Obama: 'A Bomb Can't Beat Us' | WAMU 88.5 - American University Radio

NPR : News

Filed Under:

Obama: 'A Bomb Can't Beat Us'

Play associated audio

"Small, stunted individuals who would destroy instead of build" do not understand that "a bomb can't beat us," President Obama said Thursday in Boston.

His emotional vow came during an interfaith service to remember the victims of Monday's marathon bombings. It was also a service that served as a celebration of the American spirit and the bravery of the first responders, volunteers and spectators who rushed to the aid of those who were caught in the explosions.

"God has not give us the spirit of fear and timidity," Obama said, "but one of power and love and self-discipline."

"Our fidelity to our way of life, to a free and open society, will only grow stronger," the president said.

And to those responsible for the bombings, Obama had this message: "Yes, we will find you; and yes, you will face justice."

We live blogged the service in today's post about developments related to the bombings and the investigation into who was responsible. Some of the other highlights from the gathering at Boston's Cathedral of the Holy Cross:

-- His faith, said Massachusetts Gov. Deval Patrick, teaches that "in everything, give thanks. That isn't always easy to do." But after Monday's "cowardice," he found reasons to give thanks — for the first responders, the volunteers, the medical professionals, the police and most of all, the people of Boston who "let their first instinct be kindness."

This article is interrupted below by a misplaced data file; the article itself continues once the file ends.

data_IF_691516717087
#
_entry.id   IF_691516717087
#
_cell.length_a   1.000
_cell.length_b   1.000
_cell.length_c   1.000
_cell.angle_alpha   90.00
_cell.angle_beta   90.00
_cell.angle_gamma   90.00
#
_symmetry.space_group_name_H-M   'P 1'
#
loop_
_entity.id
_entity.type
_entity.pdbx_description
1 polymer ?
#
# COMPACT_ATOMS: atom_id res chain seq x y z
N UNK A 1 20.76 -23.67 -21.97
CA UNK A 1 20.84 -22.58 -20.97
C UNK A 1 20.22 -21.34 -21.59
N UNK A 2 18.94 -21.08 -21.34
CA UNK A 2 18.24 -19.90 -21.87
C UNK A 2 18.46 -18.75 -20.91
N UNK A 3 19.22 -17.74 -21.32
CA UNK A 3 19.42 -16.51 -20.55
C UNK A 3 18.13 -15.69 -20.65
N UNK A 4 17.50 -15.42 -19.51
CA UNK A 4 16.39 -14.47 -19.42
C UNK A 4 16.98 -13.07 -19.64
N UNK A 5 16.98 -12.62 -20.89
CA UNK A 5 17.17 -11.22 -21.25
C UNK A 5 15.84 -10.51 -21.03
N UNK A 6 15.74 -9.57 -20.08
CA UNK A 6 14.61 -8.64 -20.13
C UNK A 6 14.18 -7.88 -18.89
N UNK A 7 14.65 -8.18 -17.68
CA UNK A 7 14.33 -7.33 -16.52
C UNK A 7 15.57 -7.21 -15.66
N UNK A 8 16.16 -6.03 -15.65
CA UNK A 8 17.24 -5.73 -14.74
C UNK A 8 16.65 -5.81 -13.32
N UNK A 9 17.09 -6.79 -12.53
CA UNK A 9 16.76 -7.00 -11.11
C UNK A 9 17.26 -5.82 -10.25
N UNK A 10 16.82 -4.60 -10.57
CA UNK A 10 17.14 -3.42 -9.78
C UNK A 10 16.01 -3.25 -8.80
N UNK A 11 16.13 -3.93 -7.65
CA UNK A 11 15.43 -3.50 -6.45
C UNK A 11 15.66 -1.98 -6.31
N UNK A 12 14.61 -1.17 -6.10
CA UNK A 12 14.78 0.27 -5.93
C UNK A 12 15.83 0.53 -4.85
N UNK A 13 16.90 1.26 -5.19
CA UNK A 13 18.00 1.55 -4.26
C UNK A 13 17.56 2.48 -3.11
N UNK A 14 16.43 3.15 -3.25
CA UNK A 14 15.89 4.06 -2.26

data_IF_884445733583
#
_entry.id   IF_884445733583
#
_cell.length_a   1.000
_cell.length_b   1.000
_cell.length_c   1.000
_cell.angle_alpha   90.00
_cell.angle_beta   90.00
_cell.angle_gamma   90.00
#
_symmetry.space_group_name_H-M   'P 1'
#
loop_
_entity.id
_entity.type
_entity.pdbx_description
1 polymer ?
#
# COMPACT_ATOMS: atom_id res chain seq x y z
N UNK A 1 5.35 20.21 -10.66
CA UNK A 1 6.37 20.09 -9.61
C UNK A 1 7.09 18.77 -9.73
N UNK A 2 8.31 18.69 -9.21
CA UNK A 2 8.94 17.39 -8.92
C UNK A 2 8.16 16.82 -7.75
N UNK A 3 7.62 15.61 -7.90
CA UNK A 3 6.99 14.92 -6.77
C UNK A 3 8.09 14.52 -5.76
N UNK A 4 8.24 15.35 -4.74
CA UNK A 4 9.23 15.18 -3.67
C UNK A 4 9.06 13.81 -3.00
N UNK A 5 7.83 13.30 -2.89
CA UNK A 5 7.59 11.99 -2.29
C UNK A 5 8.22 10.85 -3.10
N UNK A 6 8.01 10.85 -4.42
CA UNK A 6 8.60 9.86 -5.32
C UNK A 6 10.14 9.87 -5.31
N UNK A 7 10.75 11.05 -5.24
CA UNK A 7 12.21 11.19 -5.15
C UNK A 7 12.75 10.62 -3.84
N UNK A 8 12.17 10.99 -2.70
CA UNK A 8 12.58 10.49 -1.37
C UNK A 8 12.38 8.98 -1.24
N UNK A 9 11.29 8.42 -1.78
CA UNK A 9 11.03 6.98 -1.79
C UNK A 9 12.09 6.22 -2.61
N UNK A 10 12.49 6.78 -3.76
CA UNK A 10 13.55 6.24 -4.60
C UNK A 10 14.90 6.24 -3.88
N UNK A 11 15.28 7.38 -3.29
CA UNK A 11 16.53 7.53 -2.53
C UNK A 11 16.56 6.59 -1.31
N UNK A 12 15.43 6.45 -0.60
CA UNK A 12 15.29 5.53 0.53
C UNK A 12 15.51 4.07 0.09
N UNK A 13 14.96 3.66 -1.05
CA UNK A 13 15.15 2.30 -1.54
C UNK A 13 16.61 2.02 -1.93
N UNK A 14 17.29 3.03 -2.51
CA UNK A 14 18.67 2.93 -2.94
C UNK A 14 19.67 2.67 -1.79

"The grace this tragedy exposed is the best of who we are," Patrick added.

-- Rev. Nancy Taylor of Old South Church told how her place of worship holds a service for Boston marathoners each year. The church sends the runners off with these words from the Prophet Isaiah: "May you run and not grow weary, may you walk and not grow faint." On Monday, she said, she saw marathoners running "toward the danger" and sacrificing themselves for others.

-- His voice choking, Mayor Thomas Menino (D) said that after the bombings, "love has covered this resilient city. I have never loved it and its people more than I do today." He praised "the brave ones who felt the blast and still raced to the smoke." The love and the bravery gives those in Boston, the victims and their families the strength to carry on, he said. "We triumphed over that hateful act."

Copyright 2013 NPR. To see more, visit http://www.npr.org/.

NPR

Mexican TV Icon Roberto Gómez Bolaños Dies At 85

The actor, writer and director was a staple of Mexican television comedies and children's programs for decades.
NPR

From Humble Salt To Fancy Freezing: How To Up Your Cocktail Game

You don't need to have liquid nitrogen at your next cocktail party — but it's certainly a sure-fire way to impress your guests. Expert mixologist Dave Arnold walks you through it.
NPR

Week In Politics: Hagel's Resignation, Ferguson Grand Jury Decision

NPR's Ari Shapiro speaks with E.J. Dionne of The Washington Post and Brookings Institution and David Brooks of the New York Times about the grand jury's decision not to indict police officer Darren Wilson and the resignation of Defense Secretary Chuck Hagel.
NPR

Millennial Doctors May Be More Tech-Savvy, But Is That Better?

Text messages from your doctor are just the start. Millennials are the next generation of doctors and they're not afraid to say "chillax" in a consultation or check Twitter to find medical research.

Leave a Comment

Help keep the conversation civil. Please refer to our Terms of Use and Code of Conduct before posting your comments.